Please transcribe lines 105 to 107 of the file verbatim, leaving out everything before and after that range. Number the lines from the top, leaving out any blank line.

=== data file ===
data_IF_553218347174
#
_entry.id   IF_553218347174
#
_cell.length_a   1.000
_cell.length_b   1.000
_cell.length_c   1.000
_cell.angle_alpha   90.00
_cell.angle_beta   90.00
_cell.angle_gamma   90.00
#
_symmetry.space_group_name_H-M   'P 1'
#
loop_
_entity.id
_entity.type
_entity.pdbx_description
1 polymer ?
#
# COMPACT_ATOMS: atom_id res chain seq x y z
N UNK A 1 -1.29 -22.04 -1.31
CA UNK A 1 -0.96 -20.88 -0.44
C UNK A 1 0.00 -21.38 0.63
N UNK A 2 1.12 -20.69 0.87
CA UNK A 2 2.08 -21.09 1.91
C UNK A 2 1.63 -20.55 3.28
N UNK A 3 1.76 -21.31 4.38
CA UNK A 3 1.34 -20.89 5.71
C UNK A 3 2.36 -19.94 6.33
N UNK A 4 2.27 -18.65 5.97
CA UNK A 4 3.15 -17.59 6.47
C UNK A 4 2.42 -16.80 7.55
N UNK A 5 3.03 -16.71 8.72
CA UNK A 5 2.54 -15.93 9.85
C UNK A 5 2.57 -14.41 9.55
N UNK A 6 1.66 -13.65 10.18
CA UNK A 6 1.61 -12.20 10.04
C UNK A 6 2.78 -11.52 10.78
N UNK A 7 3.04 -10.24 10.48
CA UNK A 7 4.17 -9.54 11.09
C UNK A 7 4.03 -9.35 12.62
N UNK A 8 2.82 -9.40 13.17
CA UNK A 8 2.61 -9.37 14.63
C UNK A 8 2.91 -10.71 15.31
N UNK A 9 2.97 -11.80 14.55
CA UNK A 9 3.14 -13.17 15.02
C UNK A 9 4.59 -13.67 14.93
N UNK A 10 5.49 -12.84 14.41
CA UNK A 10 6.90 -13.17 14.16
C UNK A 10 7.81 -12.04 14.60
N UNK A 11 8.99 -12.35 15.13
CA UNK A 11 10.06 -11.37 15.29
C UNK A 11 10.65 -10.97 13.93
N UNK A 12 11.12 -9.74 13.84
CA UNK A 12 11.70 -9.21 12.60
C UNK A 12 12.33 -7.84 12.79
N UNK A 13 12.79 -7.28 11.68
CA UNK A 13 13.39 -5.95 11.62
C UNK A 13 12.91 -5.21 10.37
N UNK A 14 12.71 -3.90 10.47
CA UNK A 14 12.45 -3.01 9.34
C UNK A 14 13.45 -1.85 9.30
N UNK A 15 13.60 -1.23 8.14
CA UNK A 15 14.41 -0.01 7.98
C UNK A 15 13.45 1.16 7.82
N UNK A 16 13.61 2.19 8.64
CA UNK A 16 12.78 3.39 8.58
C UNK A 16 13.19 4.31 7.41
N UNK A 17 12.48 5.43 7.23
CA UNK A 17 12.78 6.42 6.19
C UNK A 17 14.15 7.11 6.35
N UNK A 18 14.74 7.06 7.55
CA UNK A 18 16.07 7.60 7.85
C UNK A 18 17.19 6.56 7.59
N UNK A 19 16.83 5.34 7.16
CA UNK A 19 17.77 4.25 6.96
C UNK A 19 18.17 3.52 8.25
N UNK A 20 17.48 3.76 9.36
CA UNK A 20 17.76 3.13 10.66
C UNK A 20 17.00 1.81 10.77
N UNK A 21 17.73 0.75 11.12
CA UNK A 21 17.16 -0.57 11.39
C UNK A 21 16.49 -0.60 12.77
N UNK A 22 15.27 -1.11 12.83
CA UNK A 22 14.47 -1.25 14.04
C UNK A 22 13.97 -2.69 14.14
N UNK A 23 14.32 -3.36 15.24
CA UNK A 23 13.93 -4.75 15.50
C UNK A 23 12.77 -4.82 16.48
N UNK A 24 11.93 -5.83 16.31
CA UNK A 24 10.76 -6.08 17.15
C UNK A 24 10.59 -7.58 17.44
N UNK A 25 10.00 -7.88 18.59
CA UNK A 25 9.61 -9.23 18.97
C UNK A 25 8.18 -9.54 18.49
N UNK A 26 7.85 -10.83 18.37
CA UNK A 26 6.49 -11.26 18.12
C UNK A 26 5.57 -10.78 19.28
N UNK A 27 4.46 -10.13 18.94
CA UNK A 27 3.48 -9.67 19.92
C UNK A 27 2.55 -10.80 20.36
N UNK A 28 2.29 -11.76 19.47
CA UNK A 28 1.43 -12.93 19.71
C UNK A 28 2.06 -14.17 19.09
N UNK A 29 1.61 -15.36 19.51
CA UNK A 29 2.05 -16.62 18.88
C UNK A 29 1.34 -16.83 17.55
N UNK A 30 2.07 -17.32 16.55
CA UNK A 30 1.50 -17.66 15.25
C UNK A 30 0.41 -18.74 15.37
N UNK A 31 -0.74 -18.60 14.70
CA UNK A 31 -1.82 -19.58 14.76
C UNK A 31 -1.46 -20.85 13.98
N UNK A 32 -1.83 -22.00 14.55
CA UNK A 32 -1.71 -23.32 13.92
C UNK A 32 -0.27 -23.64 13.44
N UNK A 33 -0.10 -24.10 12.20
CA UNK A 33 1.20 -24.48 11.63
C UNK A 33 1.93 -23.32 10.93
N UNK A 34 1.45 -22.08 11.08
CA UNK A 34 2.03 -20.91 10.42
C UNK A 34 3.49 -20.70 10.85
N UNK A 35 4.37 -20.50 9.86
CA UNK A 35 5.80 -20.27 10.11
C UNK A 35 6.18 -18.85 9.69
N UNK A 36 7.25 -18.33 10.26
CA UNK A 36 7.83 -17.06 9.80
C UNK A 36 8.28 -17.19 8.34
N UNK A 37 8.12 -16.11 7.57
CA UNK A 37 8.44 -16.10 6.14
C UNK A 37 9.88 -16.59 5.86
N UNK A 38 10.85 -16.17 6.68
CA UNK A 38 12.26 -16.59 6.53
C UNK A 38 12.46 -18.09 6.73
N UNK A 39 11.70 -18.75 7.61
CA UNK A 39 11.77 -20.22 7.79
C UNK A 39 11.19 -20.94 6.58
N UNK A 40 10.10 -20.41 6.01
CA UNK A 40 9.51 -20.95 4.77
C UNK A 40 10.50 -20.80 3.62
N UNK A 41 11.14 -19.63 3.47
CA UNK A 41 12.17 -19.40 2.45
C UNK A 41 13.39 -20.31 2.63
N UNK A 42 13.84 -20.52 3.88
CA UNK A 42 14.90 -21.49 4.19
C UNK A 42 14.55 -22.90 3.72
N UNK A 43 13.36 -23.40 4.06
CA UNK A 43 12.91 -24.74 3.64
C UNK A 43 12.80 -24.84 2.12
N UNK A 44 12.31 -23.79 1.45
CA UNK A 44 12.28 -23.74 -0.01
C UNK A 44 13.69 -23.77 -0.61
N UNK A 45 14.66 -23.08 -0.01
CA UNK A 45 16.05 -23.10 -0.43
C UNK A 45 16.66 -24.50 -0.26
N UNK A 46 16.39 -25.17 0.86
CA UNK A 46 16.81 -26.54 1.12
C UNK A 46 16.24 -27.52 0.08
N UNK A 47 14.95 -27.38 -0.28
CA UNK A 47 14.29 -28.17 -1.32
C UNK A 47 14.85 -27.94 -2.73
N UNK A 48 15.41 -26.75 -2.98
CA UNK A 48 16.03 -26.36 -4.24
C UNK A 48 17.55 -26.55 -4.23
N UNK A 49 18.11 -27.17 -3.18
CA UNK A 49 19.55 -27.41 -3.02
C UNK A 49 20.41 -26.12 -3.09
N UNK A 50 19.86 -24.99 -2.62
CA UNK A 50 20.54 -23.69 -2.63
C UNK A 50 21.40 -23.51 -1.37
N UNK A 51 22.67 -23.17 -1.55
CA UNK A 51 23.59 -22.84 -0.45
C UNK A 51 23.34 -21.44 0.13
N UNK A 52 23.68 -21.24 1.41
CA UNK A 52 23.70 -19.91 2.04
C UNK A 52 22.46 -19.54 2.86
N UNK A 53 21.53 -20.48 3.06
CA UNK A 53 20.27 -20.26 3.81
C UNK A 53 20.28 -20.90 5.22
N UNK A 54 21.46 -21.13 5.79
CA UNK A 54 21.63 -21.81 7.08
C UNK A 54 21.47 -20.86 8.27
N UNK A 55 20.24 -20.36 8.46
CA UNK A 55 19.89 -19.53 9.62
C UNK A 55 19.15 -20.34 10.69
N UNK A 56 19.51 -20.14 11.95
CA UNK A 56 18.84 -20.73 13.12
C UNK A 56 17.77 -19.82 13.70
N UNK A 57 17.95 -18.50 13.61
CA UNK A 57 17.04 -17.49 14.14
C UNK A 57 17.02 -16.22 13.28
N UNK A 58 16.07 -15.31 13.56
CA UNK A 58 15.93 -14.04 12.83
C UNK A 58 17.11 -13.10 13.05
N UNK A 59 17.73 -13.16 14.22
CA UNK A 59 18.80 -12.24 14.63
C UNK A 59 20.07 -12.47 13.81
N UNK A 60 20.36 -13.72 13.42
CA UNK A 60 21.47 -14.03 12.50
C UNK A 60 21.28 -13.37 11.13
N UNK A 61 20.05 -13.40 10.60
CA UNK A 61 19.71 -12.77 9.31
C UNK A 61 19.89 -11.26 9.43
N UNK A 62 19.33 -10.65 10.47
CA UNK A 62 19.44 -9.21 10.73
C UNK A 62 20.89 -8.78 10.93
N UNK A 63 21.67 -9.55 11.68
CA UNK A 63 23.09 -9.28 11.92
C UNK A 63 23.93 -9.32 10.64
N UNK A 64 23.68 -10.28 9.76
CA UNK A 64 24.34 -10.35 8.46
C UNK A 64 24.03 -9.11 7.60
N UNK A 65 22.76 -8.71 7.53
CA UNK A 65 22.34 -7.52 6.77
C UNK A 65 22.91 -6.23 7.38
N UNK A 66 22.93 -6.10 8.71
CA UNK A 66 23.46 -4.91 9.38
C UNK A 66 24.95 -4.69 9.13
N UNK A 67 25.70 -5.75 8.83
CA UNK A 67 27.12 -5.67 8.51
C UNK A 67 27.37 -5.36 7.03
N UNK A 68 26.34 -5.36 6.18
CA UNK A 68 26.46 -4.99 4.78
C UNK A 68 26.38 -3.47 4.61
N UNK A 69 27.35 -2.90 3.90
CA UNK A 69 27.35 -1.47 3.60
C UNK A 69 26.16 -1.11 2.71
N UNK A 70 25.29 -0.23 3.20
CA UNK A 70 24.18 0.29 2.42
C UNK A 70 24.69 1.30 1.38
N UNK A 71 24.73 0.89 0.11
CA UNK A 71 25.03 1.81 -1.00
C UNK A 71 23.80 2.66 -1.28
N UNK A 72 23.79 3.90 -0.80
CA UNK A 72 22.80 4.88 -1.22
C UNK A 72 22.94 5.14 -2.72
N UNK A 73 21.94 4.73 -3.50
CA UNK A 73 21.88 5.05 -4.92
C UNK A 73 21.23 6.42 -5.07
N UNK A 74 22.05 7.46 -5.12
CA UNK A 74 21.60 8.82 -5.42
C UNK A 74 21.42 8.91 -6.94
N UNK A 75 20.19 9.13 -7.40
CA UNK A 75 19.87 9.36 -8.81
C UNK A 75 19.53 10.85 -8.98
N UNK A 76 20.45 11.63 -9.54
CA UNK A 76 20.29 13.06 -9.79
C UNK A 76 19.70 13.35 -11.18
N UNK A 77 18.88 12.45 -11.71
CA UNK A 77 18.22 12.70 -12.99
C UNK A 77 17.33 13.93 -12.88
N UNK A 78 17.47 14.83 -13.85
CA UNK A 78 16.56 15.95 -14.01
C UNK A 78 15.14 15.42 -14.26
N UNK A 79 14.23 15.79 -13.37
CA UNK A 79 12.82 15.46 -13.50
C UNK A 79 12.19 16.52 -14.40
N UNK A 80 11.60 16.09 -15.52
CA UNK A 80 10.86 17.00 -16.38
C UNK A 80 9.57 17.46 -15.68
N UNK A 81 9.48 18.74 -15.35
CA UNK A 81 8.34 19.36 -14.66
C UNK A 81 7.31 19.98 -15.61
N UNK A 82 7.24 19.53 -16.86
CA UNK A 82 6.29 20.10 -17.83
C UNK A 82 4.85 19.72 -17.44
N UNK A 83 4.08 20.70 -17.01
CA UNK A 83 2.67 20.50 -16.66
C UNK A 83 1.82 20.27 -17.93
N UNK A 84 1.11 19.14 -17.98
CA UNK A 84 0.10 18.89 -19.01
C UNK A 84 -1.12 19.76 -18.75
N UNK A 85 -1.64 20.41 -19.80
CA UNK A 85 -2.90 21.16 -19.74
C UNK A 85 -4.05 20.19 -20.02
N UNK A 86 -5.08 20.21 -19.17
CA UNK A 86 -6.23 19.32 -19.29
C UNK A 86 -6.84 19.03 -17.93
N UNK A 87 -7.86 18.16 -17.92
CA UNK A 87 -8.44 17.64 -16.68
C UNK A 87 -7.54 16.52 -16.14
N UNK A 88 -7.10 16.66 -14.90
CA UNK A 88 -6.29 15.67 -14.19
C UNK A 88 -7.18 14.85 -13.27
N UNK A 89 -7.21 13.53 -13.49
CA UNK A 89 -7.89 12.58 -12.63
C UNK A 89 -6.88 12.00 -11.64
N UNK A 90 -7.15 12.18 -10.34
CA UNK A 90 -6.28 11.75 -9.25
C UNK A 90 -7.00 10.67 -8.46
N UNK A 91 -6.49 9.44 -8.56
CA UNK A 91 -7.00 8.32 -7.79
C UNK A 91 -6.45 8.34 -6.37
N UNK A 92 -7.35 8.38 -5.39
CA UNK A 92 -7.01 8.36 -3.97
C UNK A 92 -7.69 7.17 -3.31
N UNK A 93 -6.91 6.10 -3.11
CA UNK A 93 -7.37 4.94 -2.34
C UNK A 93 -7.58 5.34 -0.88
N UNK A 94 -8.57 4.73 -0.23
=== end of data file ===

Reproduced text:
N UNK A 29 1.61 -15.36 19.51
CA UNK A 29 2.05 -16.62 18.88
C UNK A 29 1.34 -16.83 17.55